Anatomy of distress in European banks before and during the crisis
Summary (via Voxeu)
How safe are the banks? This column provides new evidence on what determines the likelihood of an EU bank experiencing distress, suggesting that bank risks have converged across EU members, and that a more tightly integrated financial regulation should reflect this. The results also call for a greater role for market discipline.
Introduction (via Voxeu)
The global financial crisis has highlighted the importance of early identification of weak banks. Problems that are identified late typically cost more to solve. In the EU, authorities have agreed to move towards a more centralised prudential system, an important argument being that the banking sectors of EU members have become increasingly interlinked as a result of financial integration.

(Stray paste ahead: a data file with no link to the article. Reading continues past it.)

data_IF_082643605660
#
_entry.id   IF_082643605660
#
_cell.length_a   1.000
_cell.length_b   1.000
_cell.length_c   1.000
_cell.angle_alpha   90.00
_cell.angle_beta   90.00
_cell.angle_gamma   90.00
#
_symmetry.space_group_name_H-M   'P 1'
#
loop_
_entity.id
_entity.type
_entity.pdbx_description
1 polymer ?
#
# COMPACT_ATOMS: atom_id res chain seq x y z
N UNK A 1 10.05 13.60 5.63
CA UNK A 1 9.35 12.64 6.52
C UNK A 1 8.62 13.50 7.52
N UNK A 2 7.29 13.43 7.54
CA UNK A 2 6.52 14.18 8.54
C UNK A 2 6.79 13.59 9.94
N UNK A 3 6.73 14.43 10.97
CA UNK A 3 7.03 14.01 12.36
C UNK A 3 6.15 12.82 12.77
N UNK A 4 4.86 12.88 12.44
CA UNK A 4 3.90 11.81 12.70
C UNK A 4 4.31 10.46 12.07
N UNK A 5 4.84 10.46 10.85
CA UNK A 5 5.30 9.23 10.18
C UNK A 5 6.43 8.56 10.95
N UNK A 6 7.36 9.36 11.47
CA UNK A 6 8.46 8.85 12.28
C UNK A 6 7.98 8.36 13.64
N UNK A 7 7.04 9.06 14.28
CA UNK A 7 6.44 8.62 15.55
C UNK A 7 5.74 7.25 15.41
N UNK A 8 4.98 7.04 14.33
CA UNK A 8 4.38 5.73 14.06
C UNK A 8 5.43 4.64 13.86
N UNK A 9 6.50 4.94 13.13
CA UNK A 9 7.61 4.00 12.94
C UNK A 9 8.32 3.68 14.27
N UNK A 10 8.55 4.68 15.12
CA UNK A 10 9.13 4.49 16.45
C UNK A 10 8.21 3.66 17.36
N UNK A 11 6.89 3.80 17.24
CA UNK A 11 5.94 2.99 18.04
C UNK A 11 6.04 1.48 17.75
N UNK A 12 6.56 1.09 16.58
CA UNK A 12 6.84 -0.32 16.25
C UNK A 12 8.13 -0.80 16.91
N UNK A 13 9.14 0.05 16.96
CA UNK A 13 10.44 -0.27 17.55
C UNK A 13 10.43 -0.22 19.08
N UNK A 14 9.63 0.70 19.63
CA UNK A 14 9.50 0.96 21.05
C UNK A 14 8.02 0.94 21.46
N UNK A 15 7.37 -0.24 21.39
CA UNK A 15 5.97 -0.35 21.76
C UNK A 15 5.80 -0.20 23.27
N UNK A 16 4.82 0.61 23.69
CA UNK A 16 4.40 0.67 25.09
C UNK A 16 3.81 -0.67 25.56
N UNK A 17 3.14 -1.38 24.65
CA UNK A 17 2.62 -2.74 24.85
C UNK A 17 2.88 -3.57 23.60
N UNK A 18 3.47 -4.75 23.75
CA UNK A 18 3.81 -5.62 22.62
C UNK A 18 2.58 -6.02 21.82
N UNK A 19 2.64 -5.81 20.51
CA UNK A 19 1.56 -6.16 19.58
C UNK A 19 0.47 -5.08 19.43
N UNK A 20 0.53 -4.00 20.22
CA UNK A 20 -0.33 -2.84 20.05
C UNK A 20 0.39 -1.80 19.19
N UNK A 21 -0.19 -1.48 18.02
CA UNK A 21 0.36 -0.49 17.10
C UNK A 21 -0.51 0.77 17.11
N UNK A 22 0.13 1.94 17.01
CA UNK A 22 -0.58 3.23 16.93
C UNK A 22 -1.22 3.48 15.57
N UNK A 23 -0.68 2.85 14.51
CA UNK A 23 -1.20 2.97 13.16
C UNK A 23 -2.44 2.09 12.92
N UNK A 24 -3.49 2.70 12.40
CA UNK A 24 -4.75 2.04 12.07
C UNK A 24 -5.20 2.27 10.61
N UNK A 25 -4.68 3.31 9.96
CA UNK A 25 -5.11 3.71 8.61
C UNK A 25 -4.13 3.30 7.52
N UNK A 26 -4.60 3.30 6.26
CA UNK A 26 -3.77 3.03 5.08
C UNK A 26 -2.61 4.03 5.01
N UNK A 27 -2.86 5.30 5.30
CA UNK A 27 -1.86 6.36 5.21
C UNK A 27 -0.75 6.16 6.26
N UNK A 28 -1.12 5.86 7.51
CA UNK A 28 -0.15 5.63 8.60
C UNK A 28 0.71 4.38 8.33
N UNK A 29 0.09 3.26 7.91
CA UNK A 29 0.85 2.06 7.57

But given the importance of this topic, there is a surprising lack of rigorous cross-country analysis of determinants of bank distress in the EU. Most of the bank distress studies focus on the US, which had numerous bank failures that provide a rich data set for a “forensic” examination of the determinants of distress (e.g., Wheelock and Wilson, 2000).
Key finding (via Voxeu)
Among other results, we provide empirical evidence suggesting the importance of contagion effects in the EU banking. Furthermore, we show that banks operating in more concentrated banking sectors are more likely to experience bank distress relative to banks operating in less concentrated markets. Lastly, we show that bank hazards increase with a higher share of wholesale funding, in line with recent theoretical models emphasising this channel of financial vulnerability.